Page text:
A response to Dallas

Like you, the events of the last couple of weeks have left me feeling a host of emotions: anger, disappointment, fear, sadness. The anxiety I feel—and have experienced for several months—is exhausting. And I know I am not alone in this. You feel it, too.


Sunday morning I opened my Dallas Morning News to the front page where a single eye filled with the Dallas skyline stared back at me shedding a tear. The editorial urged its readers to “learn to understand each other, to really hear one another, to learn from each other.” And then I looked at my facebook feed where some of my friends were posting their opposition to gun regulations, opposition to the Black Lives Matter movement, their uncritical support of police and policing policies.

And I wondered: do we have the capacity to learn, to really listen?

It was in the midst of this despair that I folded the paper and drove across Dallas to meet with a small group who gathers once a month in a classroom at Richland College called New Wineskins. There, we celebrate the Divine Feminine. There we help each other see that while it is easy to give up hope for this world so riddled with violence, Sophia points to a path that cultivates peace and justice.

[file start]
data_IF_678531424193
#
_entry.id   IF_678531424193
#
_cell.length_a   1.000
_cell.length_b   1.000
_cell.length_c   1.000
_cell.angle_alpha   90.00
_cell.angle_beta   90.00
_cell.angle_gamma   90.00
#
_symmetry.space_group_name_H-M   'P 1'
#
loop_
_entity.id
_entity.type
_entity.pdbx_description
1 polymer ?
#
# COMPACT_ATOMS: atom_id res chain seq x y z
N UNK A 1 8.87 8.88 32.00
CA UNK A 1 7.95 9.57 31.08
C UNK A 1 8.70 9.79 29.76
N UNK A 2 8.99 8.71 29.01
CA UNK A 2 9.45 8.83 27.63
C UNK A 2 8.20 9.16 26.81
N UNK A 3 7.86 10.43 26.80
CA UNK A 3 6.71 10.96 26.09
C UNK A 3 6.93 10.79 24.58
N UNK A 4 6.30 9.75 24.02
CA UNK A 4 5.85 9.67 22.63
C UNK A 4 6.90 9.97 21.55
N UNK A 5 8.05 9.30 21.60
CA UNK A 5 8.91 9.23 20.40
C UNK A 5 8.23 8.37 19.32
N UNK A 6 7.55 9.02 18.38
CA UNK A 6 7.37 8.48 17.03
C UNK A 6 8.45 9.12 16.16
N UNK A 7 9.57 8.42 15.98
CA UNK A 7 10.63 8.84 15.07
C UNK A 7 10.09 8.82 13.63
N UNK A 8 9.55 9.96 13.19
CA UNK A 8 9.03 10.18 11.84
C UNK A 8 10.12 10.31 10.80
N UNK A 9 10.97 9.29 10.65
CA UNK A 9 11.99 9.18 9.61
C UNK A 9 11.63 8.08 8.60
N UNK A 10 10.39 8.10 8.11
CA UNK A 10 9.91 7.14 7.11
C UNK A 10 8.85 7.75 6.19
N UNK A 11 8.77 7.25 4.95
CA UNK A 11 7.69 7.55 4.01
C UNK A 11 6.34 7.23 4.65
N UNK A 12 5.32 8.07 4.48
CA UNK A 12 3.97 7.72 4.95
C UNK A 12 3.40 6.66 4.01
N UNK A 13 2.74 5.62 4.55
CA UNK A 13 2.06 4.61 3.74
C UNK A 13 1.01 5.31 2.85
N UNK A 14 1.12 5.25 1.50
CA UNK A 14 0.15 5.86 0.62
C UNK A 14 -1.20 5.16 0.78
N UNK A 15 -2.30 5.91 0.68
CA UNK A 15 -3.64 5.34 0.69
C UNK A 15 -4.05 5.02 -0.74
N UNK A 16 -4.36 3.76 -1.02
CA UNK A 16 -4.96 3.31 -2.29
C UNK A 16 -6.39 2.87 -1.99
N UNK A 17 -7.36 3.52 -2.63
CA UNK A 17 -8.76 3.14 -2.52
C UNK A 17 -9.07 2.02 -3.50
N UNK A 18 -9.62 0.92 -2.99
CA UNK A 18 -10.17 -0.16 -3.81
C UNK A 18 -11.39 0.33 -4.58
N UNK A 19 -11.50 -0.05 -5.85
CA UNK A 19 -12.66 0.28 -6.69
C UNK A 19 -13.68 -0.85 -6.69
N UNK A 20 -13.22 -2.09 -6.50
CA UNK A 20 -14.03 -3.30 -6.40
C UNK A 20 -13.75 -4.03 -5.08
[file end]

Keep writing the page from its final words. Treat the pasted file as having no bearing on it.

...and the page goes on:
Have you noticed the one constant that lies at the heart of the violence we continue to witness? This was the question that became our focus Sunday morning. It’s so obvious that it never is mentioned or considered. News pundits don’t talk about it. Pastors all over the country didn’t talk about it even as both rushed to offer their insights about the events in Dallas and around the nation.

Do you ever wonder why women are seldom the perpetrators of violence and instead are most often the ones who suffer from it?

Do you wonder what the world would be like if women were in equal partnership with men?

Do you wonder how our churches might respond to these tragedies if women were pastors?

Do you wonder how our laws and society would be structured if women had at least equal input?

Do you wonder how differently we would conduct international affairs or even policing in our streets if women were the architects of our system?

In our New Wineskins gathering Sunday we spoke of our vision of justice:

“We envision a land where the truth that all people are created equal will become a reality. Our vision is of a land where ‘liberty and justice’ for all is more than a pledge. Our vision is of a land where women and men of all colors, abilities, and sexual orientations will share equally in opportunities and blessings. We envision an end to war not only across the seas but in our own city streets, an end to abuse of all kinds on the job and in the home. Our vision includes faith communities in which all share equally in leadership and ministry, communities which give sacred value to female divinity as well as to male divinity. We envision a land free of discrimination and injustice in any form. We sound a call to freedom in our institutions and in our homes. We call for individual freedom from external definition, freedom to follow the voice within. We call for freedom to love, to create, to laugh, to learn, to grow, to become all we are meant to be.”—Jann Aldredge-Clanton

It’s a vision worth considering.